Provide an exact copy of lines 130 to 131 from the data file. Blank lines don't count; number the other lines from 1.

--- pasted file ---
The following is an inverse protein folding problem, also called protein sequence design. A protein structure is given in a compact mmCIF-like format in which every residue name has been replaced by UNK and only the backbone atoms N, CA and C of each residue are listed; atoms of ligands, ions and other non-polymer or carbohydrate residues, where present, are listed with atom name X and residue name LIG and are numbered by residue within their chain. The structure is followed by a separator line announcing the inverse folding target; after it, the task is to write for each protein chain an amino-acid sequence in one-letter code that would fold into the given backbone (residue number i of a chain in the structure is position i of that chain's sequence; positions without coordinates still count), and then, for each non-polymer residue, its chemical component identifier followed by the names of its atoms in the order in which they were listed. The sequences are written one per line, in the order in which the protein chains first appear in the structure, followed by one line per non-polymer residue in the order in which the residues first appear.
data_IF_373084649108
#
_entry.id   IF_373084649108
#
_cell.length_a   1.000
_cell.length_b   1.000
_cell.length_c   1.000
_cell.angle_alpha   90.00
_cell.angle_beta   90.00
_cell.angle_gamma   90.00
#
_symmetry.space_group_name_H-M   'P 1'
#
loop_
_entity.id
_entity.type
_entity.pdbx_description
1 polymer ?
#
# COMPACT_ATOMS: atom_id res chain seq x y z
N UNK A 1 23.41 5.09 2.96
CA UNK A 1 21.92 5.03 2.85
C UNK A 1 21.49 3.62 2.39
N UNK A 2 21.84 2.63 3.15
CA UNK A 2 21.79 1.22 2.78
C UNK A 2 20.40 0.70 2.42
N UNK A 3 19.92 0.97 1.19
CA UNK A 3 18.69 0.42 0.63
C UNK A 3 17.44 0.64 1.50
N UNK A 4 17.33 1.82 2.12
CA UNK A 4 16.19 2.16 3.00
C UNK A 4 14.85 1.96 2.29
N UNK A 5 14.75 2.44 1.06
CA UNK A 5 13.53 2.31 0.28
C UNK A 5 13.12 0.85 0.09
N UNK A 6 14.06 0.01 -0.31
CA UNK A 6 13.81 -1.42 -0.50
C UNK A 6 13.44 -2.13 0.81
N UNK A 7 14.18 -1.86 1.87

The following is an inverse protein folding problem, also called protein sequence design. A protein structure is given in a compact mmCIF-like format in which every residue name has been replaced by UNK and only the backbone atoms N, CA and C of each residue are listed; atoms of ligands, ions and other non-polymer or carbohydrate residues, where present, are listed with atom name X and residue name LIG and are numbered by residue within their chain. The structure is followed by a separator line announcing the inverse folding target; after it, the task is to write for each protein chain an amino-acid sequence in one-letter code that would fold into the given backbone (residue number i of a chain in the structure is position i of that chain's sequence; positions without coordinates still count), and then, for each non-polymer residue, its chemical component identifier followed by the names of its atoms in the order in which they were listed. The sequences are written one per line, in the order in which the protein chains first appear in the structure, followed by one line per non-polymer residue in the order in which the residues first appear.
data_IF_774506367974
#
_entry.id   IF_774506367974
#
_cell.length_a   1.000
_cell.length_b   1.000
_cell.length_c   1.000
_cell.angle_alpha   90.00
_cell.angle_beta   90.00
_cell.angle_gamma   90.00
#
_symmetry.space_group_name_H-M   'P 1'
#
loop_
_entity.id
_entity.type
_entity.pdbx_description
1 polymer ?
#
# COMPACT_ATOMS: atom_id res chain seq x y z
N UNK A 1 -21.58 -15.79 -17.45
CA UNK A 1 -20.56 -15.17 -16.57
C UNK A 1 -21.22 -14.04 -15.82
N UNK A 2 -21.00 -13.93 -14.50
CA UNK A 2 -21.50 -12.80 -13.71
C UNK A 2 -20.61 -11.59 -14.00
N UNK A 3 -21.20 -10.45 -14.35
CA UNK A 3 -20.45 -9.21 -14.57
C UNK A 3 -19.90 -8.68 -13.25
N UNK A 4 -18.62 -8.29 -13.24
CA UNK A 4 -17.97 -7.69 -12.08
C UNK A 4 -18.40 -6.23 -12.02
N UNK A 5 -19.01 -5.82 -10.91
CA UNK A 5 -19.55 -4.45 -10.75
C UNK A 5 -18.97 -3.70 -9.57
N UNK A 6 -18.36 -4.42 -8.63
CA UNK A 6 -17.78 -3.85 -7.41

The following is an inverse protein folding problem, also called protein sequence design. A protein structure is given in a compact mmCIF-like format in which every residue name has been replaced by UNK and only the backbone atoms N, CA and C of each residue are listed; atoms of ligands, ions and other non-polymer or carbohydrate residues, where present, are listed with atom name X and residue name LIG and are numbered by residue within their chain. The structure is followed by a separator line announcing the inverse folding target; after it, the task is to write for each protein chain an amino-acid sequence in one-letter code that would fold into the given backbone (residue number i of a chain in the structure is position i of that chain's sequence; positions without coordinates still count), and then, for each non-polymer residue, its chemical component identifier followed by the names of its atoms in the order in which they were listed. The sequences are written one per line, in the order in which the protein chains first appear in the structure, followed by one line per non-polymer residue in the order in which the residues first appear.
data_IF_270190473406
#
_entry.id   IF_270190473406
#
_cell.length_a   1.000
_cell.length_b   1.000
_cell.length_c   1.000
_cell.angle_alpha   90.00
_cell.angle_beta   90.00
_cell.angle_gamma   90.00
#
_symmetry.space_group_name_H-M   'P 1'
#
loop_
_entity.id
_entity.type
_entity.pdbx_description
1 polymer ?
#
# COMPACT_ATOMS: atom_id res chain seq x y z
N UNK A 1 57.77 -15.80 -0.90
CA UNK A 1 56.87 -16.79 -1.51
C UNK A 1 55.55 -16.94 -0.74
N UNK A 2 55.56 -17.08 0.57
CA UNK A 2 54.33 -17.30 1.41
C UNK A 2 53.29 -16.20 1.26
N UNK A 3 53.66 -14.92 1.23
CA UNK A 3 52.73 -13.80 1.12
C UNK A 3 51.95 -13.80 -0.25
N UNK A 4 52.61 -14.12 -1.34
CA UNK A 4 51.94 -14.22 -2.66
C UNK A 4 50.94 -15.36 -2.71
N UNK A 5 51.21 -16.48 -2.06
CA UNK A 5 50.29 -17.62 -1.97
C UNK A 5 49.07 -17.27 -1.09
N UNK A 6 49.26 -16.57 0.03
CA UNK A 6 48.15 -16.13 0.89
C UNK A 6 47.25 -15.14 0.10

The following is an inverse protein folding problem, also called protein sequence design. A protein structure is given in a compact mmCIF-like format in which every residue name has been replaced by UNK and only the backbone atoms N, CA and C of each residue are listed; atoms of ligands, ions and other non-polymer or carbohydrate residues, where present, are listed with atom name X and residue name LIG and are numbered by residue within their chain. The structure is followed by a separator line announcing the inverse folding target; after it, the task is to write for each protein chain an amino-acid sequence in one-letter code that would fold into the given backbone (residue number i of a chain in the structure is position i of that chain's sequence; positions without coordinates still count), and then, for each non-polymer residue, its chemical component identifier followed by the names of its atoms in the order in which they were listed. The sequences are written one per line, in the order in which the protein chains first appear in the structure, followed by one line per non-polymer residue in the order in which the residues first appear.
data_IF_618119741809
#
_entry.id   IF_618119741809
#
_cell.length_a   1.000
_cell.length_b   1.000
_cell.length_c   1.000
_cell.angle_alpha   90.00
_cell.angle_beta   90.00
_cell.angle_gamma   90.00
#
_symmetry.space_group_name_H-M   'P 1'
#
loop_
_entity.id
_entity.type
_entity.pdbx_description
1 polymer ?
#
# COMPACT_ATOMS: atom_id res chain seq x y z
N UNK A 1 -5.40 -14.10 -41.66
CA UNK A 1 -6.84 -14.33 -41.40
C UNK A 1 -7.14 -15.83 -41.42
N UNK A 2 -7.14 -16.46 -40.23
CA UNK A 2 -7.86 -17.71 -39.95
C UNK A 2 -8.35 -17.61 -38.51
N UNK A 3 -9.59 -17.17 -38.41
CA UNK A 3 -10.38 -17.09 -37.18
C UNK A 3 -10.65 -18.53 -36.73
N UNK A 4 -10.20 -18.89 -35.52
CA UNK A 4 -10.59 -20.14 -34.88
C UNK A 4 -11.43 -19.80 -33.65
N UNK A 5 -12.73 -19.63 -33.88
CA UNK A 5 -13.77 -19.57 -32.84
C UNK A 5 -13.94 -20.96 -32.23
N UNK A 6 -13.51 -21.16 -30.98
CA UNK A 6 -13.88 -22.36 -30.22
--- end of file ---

_symmetry.space_group_name_H-M   'P 1'
#